So, there was that moment in the third period when the quarterback really got flustered and made a bonehead rookie mistake. It had been coming all afternoon as the game became one-sided and frustration set in.
He was being wrapped up in the backfield by the defensive tackle and decided that slipping the ball lefthanded to a nearby offensive lineman was a way out of the mess. The lineman dropped the ball, of course, and it fell to the ground where it was recovered by the defense. Three plays later, another touchdown and the game was all but over.
Yeah, that Ben Roethlisberger may never develop into anything.
Here we are, three weeks into the NFL season, and the world has been turned upside down for the Eagles in that short space of time. Everything that seemed obvious at the end of training camp has disappeared, replaced by a new set of possibilities.
It was just that long ago that the team traded its starting quarterback and entrusted the season to rookie Carson Wentz. That move was expected to produce a fascinating story line, but it sure wasn't supposed to produce this.
In just his third professional start, this time against a team that had legitimate Super Bowl aspirations, Wentz played like a 13-year veteran while Roethlisberger, harassed and chased all game, was the one reduced to making the rookie errors.
Eagles fans - and the Eagles themselves, for that matter - would have been satisfied with any kind of win in this situation against the Pittsburgh Steelers. But a 34-3 thumping? A here-we-are declaration of intent for the season? That might have seemed too much to hope for, but it is exactly what took place.
The game was won in every aspect. The defense was very good, the offensive line exceptional in protecting the quarterback. But let's not kid ourselves. The praise should be deservedly spread around, but this - this thing that is happening - is a Carson Wentz story.
"What he's doing is amazing," said safety Malcolm Jenkins. "He'll downplay it, but it's something special."
And if Wentz keeps it up?
"We'll win a lot of games," Jenkins said.
Wentz threw for more than 300 yards for the first time in his career, including two touchdown passes. He spread the ball around, with mostly sharp underneath and medium-range passes. The news that Wentz has a strong arm and likes to use it forced Pittsburgh to stay with a two-deep safety package that opened up the field. If there is a way to solve Wentz, or to disrupt him, it is still a mystery to the Browns, Bears, and Steelers.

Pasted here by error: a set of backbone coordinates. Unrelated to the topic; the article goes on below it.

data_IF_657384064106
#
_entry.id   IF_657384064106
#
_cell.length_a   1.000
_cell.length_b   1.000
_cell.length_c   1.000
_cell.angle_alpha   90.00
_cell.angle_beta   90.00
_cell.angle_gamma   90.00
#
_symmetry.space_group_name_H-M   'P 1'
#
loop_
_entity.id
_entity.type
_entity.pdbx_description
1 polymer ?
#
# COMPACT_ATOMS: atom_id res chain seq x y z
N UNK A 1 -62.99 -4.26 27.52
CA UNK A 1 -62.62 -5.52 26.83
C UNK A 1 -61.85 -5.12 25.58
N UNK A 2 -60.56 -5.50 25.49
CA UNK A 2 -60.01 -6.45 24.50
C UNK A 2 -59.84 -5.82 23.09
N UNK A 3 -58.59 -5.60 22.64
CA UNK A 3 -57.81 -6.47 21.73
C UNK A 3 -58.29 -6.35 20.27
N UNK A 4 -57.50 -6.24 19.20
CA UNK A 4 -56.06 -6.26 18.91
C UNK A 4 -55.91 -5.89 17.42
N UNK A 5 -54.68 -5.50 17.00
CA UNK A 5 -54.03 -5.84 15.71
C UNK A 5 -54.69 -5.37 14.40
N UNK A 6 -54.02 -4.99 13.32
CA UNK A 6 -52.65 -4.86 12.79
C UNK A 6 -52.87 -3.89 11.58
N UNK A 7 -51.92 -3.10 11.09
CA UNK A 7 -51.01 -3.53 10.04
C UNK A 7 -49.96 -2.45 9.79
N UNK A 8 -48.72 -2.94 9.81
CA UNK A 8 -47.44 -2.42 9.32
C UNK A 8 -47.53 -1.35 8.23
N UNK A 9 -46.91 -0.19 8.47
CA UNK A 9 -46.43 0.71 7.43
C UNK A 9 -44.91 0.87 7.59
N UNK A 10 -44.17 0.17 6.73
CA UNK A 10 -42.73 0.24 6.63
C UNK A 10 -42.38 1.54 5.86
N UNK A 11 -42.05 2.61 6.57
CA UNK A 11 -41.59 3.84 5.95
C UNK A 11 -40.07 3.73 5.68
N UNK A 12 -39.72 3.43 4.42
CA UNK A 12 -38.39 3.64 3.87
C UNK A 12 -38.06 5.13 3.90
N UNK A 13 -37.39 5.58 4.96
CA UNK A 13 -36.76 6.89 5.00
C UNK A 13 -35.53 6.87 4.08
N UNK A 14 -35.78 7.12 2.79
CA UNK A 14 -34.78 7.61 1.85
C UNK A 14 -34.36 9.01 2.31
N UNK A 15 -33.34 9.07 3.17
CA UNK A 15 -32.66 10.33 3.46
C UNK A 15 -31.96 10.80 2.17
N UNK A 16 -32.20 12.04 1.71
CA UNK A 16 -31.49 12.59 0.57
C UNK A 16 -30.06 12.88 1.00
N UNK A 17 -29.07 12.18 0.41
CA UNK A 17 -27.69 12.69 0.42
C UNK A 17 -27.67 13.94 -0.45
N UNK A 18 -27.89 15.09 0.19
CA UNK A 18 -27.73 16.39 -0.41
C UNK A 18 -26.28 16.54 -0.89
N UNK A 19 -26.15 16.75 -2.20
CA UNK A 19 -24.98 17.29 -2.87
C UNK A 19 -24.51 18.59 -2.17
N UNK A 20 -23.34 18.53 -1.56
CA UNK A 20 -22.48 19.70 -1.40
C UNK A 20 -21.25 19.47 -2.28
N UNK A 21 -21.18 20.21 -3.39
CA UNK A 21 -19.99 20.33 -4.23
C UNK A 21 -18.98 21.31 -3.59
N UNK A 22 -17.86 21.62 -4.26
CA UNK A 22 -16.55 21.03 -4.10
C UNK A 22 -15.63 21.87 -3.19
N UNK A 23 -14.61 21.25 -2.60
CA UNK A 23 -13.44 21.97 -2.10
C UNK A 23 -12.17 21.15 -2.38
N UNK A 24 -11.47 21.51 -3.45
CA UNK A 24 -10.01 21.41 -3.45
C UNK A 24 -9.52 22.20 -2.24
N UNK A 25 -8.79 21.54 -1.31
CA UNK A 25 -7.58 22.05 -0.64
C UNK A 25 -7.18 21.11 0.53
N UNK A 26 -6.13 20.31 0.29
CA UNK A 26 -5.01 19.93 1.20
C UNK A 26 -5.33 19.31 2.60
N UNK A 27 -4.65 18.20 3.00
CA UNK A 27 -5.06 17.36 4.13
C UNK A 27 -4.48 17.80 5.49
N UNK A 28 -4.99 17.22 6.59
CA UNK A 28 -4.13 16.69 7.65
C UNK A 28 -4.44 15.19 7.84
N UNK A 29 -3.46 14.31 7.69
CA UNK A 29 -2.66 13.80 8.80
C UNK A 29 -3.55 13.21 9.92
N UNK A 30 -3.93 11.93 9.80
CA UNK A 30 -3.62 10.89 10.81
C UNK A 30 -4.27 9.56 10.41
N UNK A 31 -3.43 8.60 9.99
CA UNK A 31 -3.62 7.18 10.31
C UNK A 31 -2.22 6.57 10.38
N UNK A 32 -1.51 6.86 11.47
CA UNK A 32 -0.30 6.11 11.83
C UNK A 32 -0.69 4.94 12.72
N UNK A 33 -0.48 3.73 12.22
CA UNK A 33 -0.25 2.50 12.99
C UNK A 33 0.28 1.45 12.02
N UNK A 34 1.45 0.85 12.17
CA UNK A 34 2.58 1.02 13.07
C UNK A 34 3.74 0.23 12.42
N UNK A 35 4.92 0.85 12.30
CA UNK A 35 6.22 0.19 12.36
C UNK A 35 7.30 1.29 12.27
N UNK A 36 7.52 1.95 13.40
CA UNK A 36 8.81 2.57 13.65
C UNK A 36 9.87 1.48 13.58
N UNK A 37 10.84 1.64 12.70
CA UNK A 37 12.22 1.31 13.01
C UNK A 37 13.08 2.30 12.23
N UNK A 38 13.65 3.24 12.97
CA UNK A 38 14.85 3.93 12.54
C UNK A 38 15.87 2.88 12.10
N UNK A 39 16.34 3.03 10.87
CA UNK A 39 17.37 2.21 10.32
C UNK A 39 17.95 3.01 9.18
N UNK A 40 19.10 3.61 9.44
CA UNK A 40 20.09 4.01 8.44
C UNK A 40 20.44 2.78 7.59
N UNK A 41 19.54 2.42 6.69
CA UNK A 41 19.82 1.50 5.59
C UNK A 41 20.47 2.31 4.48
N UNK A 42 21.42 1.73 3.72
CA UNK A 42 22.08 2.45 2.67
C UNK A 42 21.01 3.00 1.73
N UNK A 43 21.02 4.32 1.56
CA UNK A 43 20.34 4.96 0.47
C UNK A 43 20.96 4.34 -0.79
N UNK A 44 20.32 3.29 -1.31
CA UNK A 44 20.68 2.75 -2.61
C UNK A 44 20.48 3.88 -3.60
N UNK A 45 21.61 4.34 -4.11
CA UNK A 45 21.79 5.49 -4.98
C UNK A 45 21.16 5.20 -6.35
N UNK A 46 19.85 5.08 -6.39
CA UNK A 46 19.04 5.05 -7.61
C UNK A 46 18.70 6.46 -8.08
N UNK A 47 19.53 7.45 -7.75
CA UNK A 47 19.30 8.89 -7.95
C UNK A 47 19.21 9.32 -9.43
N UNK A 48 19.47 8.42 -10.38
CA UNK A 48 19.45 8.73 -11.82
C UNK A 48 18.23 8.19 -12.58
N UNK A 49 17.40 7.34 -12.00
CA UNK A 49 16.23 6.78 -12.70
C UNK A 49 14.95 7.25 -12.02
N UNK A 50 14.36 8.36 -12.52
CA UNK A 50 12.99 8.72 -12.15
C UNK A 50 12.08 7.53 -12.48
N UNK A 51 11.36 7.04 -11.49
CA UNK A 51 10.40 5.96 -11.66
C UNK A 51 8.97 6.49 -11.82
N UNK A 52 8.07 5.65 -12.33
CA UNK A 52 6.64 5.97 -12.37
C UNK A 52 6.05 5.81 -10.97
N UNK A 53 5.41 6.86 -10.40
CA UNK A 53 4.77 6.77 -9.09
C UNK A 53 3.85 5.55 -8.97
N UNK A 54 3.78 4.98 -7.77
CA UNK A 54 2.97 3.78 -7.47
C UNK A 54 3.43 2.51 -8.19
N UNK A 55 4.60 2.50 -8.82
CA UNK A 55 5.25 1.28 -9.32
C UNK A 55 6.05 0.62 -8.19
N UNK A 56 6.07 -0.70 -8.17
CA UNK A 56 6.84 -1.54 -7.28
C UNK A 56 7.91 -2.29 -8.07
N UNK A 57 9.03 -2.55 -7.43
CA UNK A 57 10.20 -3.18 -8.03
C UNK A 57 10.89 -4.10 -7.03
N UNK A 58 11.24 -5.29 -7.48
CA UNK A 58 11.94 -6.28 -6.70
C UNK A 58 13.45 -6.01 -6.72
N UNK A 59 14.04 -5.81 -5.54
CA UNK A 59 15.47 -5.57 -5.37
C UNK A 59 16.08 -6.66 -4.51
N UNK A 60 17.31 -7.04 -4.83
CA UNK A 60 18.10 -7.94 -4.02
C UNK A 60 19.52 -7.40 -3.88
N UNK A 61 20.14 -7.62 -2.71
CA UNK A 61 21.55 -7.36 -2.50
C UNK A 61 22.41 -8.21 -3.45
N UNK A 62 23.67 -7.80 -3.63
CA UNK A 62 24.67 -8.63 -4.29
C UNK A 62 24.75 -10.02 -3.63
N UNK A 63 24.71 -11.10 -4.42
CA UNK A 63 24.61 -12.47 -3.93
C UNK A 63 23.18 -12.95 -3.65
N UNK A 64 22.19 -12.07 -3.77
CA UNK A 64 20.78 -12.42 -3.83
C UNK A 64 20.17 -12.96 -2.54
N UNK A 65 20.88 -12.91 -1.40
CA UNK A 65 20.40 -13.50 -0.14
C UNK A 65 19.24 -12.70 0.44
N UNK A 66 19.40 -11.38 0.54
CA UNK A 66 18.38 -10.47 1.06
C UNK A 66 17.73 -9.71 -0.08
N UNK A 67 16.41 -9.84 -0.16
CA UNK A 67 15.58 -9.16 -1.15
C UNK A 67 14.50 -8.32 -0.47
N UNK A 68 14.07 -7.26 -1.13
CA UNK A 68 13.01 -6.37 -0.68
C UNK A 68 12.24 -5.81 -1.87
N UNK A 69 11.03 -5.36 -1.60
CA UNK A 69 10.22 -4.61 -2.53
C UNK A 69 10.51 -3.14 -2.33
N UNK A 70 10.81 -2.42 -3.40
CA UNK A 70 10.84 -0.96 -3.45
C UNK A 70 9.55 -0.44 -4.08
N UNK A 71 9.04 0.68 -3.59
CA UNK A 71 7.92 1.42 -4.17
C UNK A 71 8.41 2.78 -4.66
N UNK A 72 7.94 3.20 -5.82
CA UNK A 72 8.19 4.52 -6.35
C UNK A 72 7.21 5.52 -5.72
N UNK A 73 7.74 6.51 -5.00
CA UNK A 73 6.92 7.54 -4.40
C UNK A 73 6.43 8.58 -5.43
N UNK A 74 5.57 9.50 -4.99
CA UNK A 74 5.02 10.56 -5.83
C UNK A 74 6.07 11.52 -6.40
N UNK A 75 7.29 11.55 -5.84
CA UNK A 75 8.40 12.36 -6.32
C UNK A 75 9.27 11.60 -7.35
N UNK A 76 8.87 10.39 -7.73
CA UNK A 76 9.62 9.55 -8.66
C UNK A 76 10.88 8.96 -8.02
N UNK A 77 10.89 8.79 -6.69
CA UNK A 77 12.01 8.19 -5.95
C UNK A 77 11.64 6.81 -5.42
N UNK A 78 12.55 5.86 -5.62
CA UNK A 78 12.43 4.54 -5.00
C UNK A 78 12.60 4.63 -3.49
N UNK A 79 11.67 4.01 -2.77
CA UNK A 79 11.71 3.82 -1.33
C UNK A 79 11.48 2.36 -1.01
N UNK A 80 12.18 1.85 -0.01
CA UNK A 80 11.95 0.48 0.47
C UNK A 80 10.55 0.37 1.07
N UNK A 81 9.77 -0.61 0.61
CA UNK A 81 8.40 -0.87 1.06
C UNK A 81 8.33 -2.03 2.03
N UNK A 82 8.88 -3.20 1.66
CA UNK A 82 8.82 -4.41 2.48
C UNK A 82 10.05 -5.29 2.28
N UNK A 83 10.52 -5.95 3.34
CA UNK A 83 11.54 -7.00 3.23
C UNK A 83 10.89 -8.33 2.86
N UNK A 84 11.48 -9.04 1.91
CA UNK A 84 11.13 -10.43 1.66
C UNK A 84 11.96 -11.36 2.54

To top it off, Wentz got his butt out of bounds when he found himself scrambling. He took a hit here and there - and could have come out of the game sooner - but it looked a routine day at the office for someone who had seen everything before. Of course, Wentz is seeing it all for the first time.
"Look at the film. Those are plays he made at North Dakota State," Doug Pederson said. "Those are plays he knows he can do."
Well, the Pittsburgh Steelers will no doubt take comfort in the fact that Western Illinois understands how they feel.
This isn't supposed to happen or at least not this quickly. There have been other rookies with strong arms and good minds. There have been very few, however, who can pull off what he did at the start of the second half when he felt pressure, stepped up through a hole in the pocket, and had to decide between running and throwing to Darren Sproles on a wheel route. The linebacker covering Sproles took one step toward Wentz, the computer whirred, and the rookie drifted a touch pass over the linebacker that Sproles gathered and took to the end zone. That's not a play rookies make. Pederson said there's more to come.
"He'll get better with every rep he takes," Pederson said.
This game, this outcome, doesn't change everything, but it changes a lot. Wins over Cleveland and Chicago were nice, but this win against Pittsburgh is a course correction. It means that the Eagles, heading into a bye week, are legitimate postseason contenders. Three weeks ago, that would have been a ludicrous thing to say.
"Am I surprised? A little, but I know this locker room and I know what they're building. They're coming together as a team," Pederson said.
Sunday's game makes it difficult not to look ahead. This season had been all about the future, but it figured to be about the distant future. Wentz has pared the distance between then and now. Like objects in the side view mirror, the future is a lot closer than it once appeared.
The real challenge now isn't to produce success. That's been taken care of with a 3-0 record. The challenge is to handle success. It's one thing to get it together when there are no expectations. Keeping it together when suddenly expectations appear is another thing.
Make no mistake. After what they did to the Steelers on Sunday, the Eagles should be expected to at least contend for the division title. Maybe more. Maybe a lot more. But at least that.
It is a story for all of them to write. They will all have a hand in it. Whatever happens, however, this is really a Carson Wentz story. You had better get used to those.